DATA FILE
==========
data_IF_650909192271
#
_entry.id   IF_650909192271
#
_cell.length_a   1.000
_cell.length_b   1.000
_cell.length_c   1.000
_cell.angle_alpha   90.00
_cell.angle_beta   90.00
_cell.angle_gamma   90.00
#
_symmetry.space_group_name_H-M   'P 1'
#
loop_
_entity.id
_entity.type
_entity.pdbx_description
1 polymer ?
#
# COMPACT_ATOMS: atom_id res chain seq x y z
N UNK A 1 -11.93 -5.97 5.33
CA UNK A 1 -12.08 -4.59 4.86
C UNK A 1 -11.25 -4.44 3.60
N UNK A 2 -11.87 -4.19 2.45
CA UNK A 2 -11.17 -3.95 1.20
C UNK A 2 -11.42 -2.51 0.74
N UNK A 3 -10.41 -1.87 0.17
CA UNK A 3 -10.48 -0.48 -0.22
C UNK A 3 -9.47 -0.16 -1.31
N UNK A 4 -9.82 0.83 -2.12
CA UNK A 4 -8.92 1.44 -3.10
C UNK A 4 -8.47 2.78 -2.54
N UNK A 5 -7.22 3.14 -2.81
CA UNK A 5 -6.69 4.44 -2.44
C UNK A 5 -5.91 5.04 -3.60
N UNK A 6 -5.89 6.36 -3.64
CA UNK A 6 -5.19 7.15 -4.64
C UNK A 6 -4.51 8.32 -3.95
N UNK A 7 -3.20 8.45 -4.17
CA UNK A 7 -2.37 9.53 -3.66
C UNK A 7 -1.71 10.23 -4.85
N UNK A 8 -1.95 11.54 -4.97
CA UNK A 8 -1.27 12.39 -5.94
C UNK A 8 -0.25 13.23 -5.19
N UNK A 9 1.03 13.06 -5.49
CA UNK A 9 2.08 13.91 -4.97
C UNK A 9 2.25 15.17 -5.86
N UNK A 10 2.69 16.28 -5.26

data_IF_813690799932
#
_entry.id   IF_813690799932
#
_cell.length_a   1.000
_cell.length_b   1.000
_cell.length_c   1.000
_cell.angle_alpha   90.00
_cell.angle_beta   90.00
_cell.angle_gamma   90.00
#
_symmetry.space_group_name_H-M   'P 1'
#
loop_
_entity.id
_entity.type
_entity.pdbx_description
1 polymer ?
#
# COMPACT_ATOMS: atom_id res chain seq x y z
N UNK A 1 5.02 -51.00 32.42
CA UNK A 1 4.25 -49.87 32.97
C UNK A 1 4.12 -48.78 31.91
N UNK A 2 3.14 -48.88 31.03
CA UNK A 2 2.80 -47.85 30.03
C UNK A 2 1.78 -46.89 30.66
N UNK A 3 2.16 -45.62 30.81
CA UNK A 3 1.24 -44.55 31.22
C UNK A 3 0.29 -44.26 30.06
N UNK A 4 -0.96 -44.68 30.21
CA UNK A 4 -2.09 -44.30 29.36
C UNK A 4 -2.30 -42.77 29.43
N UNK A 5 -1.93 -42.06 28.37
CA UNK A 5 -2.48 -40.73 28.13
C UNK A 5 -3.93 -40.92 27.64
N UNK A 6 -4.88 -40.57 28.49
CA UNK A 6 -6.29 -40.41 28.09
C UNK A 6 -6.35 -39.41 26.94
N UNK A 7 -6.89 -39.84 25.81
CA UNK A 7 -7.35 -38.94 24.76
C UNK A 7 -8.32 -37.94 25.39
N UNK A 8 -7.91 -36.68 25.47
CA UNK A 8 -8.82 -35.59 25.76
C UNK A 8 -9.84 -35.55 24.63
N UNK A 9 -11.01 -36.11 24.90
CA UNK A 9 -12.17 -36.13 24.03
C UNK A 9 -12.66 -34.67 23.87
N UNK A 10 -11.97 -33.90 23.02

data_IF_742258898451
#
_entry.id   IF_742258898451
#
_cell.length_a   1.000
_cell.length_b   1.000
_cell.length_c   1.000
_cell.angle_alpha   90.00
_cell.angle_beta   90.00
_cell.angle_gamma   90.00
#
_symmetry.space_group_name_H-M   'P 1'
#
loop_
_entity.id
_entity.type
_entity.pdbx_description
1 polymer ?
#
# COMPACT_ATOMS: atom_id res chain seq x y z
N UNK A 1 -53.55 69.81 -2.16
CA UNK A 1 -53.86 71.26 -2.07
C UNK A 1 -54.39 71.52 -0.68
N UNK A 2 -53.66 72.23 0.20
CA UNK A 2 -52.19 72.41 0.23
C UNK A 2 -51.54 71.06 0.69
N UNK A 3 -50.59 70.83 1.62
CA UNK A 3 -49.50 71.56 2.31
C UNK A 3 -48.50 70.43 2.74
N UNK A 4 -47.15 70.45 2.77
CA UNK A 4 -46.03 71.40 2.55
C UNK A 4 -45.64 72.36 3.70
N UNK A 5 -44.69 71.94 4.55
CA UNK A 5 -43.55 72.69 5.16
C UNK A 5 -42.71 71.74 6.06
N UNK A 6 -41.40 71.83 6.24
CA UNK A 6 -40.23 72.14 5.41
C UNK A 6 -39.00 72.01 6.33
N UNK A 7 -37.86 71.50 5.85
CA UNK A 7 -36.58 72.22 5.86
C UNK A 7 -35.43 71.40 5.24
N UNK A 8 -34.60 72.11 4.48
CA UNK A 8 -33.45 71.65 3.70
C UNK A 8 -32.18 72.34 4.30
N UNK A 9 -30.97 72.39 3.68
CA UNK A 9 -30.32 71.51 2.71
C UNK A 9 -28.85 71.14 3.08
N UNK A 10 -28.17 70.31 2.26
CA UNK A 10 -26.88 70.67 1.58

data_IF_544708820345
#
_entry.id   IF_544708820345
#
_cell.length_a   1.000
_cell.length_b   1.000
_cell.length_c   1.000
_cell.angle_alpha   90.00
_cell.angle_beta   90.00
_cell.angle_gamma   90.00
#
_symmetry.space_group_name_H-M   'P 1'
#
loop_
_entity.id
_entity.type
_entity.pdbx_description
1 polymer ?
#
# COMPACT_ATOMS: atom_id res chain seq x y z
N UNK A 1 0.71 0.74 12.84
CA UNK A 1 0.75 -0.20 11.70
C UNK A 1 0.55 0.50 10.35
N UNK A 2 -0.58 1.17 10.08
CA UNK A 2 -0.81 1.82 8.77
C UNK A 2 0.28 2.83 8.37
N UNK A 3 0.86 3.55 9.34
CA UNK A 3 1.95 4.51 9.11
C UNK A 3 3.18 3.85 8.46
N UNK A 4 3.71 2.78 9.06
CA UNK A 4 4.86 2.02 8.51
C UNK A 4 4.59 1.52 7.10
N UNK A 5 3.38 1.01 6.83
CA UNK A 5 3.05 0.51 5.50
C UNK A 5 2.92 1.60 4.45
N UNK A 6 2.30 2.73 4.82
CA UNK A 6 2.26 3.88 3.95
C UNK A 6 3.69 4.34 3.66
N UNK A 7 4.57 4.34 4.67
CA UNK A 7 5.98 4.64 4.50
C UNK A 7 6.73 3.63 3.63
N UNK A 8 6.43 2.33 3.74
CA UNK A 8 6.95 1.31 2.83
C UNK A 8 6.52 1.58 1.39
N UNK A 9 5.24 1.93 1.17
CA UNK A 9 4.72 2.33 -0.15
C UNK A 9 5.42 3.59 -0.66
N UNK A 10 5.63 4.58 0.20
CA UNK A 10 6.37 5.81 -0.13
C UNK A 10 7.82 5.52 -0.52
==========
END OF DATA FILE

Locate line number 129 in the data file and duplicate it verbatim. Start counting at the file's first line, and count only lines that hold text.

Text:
N UNK A 5 -44.69 71.94 4.55